I thought I would do a post to talk about maths and what this looks like for us, just on the off chance that some people are interested.
We’ve been homeschooling for the last 18 months now and I feel like we have found our rhythm, have totally deschooled and I am definitely way more relaxed about our choices.
We are totally unschooled now. I follow the girls in whatever direction their learning happens to take.
Although I still believe that in order for this amazing learning journey to unfold, while it isn’t my job to ‘teach’ the girls, it is my job to surround them with quality resources and engaging experiences.
This is what I strive to do each day, be present and facilitate any learning that happens to take place.
One of the areas where I have invested in quality materials is maths. I wanted the girls to be able to explore the subject hands on which is why I set up a maths shelf in the home ed shed, full of any equipment they may need to explore maths concepts.
This shelf is set up in a corner of the home ed shed and houses all of our equipment. I have also printed and laminated some number lines and other printables from twinkl (notice the money one has fallen down in the picture above!).
Occasionally I will set up an invitation using some equipment, although this is becoming rarer these days as the girls are pretty good at just using it themselves.
They will often go to the shelf during imaginative play and incorporate the materials into their games. For example, using the 3D shapes and cuisenaire rods to build things, or weighing and measuring various objects, or playing shops.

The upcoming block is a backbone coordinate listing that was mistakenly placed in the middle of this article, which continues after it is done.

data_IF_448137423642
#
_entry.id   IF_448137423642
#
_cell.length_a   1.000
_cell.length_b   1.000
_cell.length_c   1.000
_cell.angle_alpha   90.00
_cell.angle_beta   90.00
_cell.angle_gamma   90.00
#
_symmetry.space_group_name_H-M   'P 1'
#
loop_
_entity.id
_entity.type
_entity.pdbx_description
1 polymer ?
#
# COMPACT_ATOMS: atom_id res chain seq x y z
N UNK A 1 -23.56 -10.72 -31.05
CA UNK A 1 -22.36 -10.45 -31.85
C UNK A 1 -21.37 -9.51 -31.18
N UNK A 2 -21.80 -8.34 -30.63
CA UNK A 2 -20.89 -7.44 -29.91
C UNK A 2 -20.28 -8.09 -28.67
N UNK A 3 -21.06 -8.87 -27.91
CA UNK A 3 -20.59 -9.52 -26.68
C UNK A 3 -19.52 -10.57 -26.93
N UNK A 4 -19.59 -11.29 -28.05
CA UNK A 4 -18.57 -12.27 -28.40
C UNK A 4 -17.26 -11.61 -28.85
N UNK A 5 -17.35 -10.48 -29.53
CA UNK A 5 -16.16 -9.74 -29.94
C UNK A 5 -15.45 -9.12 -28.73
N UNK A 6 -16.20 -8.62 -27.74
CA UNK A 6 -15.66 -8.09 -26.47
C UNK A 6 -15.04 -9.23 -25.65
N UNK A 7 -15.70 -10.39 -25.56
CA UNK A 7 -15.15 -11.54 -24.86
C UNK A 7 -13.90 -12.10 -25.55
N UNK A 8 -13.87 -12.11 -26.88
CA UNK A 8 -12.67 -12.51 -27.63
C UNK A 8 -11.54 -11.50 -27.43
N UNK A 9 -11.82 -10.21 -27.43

Other times they will just get the number squares out and use them for their intended purpose.
Below is a break down of what we have on the shelf. I haven’t linked to the items individually as they are all from eBay or Amazon.
2. Dominoes and various Dice
3. Obligatory Maths Set
2. Learning Resources Soft Foam Magnetic Rainbow Fraction Circles
3. Wooden 100 Square
2. Various Sets of Scales
2. Laminated Place Value Cards
3. Ikea cutlery tray containing loose parts.
The proof is in the pudding with this method. Whilst the girls would turn their noses up at a maths workbook, they are amazing at mental maths and everyday practical maths skills. This is all down to learning through play! Meaningful learning that is relevant to their everyday lives.
And what is more beneficial in adult life? Answering maths questions in a test? Or being able to quickly divide and multiply, add, subtract and identify shapes? I think we all know the answer to that!